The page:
BACKGROUND: As the availability of imaging modalities has increased, the finding of arachnoid cysts has become common. Accurate patient counseling regarding physical activity or risk factors for cyst rupture or hemorrhage has been hampered by the lack of definitive association studies.
OBJECTIVE: This case-control study evaluated factors that are associated with arachnoid cyst rupture (intracystic hemorrhage, adjacent subdural hematoma, or adjacent subdural hygroma) in pediatric patients with previously asymptomatic arachnoid cysts.
METHODS: Patients with arachnoid cysts and intracystic hemorrhage, adjacent subdural hygroma, or adjacent subdural hematoma treated at a single institution from 2005 to 2010 were retrospectively identified. Two unruptured/nonhemorrhagic controls were matched to each case based on patient age, sex, anatomical cyst location, and side. Risk factors evaluated included arachnoid cyst size, recent history of head trauma, and altitude at residence.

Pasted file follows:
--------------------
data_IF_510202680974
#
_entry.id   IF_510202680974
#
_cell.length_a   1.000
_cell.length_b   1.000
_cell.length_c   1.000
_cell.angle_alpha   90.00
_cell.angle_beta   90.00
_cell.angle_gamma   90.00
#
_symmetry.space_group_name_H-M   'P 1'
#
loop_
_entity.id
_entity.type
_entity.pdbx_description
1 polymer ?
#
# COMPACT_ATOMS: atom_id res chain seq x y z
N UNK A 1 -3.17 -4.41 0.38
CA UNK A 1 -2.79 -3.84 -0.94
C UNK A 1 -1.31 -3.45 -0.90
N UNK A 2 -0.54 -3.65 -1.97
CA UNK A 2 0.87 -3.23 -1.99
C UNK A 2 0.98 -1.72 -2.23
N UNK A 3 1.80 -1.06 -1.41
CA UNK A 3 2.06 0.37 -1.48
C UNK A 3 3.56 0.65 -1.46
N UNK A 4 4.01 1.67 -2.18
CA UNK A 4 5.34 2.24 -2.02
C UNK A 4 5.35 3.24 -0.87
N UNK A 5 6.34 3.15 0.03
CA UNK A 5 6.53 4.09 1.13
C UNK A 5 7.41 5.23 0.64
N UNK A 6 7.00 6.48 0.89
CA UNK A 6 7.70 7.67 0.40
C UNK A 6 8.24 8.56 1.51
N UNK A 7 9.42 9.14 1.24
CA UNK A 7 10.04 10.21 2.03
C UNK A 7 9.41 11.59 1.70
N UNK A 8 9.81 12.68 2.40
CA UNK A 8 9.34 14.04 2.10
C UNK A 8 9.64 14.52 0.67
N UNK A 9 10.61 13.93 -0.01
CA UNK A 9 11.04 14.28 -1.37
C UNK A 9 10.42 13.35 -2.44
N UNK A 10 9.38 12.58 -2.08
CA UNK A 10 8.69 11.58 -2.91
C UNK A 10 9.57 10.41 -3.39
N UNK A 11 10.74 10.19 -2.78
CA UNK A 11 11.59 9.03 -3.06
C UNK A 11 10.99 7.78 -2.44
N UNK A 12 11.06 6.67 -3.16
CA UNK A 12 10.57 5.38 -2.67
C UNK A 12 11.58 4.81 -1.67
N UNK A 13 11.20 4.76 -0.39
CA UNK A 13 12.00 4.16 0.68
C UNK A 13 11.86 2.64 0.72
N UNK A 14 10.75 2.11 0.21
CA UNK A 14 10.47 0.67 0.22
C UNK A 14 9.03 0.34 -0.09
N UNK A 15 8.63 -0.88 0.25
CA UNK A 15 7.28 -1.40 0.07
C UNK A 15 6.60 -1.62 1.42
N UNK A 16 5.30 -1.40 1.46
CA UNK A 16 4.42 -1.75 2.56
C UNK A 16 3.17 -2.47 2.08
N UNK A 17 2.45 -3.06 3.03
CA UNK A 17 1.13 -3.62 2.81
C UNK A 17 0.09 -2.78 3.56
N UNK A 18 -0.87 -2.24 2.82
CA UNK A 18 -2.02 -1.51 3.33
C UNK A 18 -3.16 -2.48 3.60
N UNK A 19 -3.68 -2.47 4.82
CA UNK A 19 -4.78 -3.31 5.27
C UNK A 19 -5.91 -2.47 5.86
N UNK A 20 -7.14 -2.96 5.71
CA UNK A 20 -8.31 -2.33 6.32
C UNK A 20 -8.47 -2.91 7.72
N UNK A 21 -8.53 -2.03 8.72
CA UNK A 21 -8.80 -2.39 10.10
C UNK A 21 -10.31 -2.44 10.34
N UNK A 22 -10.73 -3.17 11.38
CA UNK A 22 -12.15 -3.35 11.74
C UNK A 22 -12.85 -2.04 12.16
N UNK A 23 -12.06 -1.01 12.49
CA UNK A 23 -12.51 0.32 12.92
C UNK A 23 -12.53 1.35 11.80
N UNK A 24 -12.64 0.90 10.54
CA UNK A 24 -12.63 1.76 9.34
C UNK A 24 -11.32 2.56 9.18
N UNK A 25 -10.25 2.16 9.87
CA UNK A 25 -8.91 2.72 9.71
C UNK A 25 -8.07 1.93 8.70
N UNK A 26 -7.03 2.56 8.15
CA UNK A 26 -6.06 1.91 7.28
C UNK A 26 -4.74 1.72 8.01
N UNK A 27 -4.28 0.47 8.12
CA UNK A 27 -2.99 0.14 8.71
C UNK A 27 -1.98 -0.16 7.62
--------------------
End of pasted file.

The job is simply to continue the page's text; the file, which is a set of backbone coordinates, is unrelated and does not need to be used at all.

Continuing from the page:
RESULTS: The proportion of imaged arachnoid cysts that presented either originally or subsequently with a rupture or hemorrhage was 6.0%. Larger cyst size, as defined by maximal cyst diameter, was significantly associated with cyst rupture/hemorrhage (P < .001). When dichotomized with a 5-cm cutoff, 9/13 larger cysts ruptured and/or hemorrhaged, whereas only 5/29 smaller cysts ruptured/hemorrhaged (odds ratio = 16.5 (confidence interval [2.5, ∞]). A recent history of head trauma was also significantly associated with the outcome (P < .001; odds ratio = 25.1 (confidence interval [4.0, ∞]). Altitude was not associated with arachnoid cyst rupture or hemorrhage.
CONCLUSION: This case-control study suggests that larger arachnoid cyst size and recent head trauma are risk factors for symptomatic arachnoid cyst rupture/hemorrhage.
ABBREVIATION: CI, confidence interval
*Department of Neurosurgery, University of Missouri, Columbia, Missouri
‡Division of Pediatric Neurosurgery, Department of Neurosurgery, Primary Children's Medical Center, University of Utah, Salt Lake City, Utah
§Division of Critical Care Medicine, Department of Pediatrics, University of Utah, Salt Lake City, Utah
Correspondence: Jay Riva-Cambrin, MD, MSc, Department of Neurosurgery, Division of Pediatric Neurosurgery, 100 N Mario Capecchi Dr, Salt Lake City, UT 84113. E-mail: Jay.Riva-Cambrin@hsc.utah.edu
Received June 21, 2012
Accepted December 18, 2012